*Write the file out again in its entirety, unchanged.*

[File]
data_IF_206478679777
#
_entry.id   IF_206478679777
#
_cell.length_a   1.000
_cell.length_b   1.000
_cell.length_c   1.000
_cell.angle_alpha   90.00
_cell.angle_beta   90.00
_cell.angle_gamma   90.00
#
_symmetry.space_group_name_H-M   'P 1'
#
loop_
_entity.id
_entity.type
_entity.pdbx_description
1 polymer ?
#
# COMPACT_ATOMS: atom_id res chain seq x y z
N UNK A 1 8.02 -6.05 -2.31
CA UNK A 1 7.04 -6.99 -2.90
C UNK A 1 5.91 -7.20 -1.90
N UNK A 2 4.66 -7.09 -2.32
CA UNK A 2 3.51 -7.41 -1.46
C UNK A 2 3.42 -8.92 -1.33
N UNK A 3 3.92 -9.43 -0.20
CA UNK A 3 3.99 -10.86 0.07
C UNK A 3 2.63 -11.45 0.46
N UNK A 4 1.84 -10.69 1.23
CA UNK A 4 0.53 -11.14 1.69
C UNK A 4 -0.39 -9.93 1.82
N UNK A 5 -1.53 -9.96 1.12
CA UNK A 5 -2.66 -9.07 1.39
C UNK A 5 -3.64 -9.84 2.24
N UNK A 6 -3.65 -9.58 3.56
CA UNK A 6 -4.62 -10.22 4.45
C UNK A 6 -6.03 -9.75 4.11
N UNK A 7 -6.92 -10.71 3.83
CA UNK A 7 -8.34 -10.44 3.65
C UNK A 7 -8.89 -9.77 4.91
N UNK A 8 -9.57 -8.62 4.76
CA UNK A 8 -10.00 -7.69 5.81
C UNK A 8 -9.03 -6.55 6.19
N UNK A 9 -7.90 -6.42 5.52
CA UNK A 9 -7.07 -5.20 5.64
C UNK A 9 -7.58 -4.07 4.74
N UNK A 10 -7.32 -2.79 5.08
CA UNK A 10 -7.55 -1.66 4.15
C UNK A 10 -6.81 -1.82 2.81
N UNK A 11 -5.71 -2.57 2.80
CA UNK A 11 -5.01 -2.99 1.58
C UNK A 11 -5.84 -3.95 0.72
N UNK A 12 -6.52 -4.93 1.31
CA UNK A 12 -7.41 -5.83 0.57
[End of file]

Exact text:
data_IF_206478679777
#
_entry.id   IF_206478679777
#
_cell.length_a   1.000
_cell.length_b   1.000
_cell.length_c   1.000
_cell.angle_alpha   90.00
_cell.angle_beta   90.00
_cell.angle_gamma   90.00
#
_symmetry.space_group_name_H-M   'P 1'
#
loop_
_entity.id
_entity.type
_entity.pdbx_description
1 polymer ?
#
# COMPACT_ATOMS: atom_id res chain seq x y z
N UNK A 1 8.02 -6.05 -2.31
CA UNK A 1 7.04 -6.99 -2.90
C UNK A 1 5.91 -7.20 -1.90
N UNK A 2 4.66 -7.09 -2.32
CA UNK A 2 3.51 -7.41 -1.46
C UNK A 2 3.42 -8.92 -1.33
N UNK A 3 3.92 -9.43 -0.20
CA UNK A 3 3.99 -10.86 0.07
C UNK A 3 2.63 -11.45 0.46
N UNK A 4 1.84 -10.69 1.23
CA UNK A 4 0.53 -11.14 1.69
C UNK A 4 -0.39 -9.93 1.82
N UNK A 5 -1.53 -9.96 1.12
CA UNK A 5 -2.66 -9.07 1.39
C UNK A 5 -3.64 -9.84 2.24
N UNK A 6 -3.65 -9.58 3.56
CA UNK A 6 -4.62 -10.22 4.45
C UNK A 6 -6.03 -9.75 4.11
N UNK A 7 -6.92 -10.71 3.83
CA UNK A 7 -8.34 -10.44 3.65
C UNK A 7 -8.89 -9.77 4.91
N UNK A 8 -9.57 -8.62 4.76
CA UNK A 8 -10.00 -7.69 5.81
C UNK A 8 -9.03 -6.55 6.19
N UNK A 9 -7.90 -6.42 5.52
CA UNK A 9 -7.07 -5.20 5.64
C UNK A 9 -7.58 -4.07 4.74
N UNK A 10 -7.32 -2.79 5.08
CA UNK A 10 -7.55 -1.66 4.15
C UNK A 10 -6.81 -1.82 2.81
N UNK A 11 -5.71 -2.57 2.80
CA UNK A 11 -5.01 -2.99 1.58
C UNK A 11 -5.84 -3.95 0.72
N UNK A 12 -6.52 -4.93 1.31
CA UNK A 12 -7.41 -5.83 0.57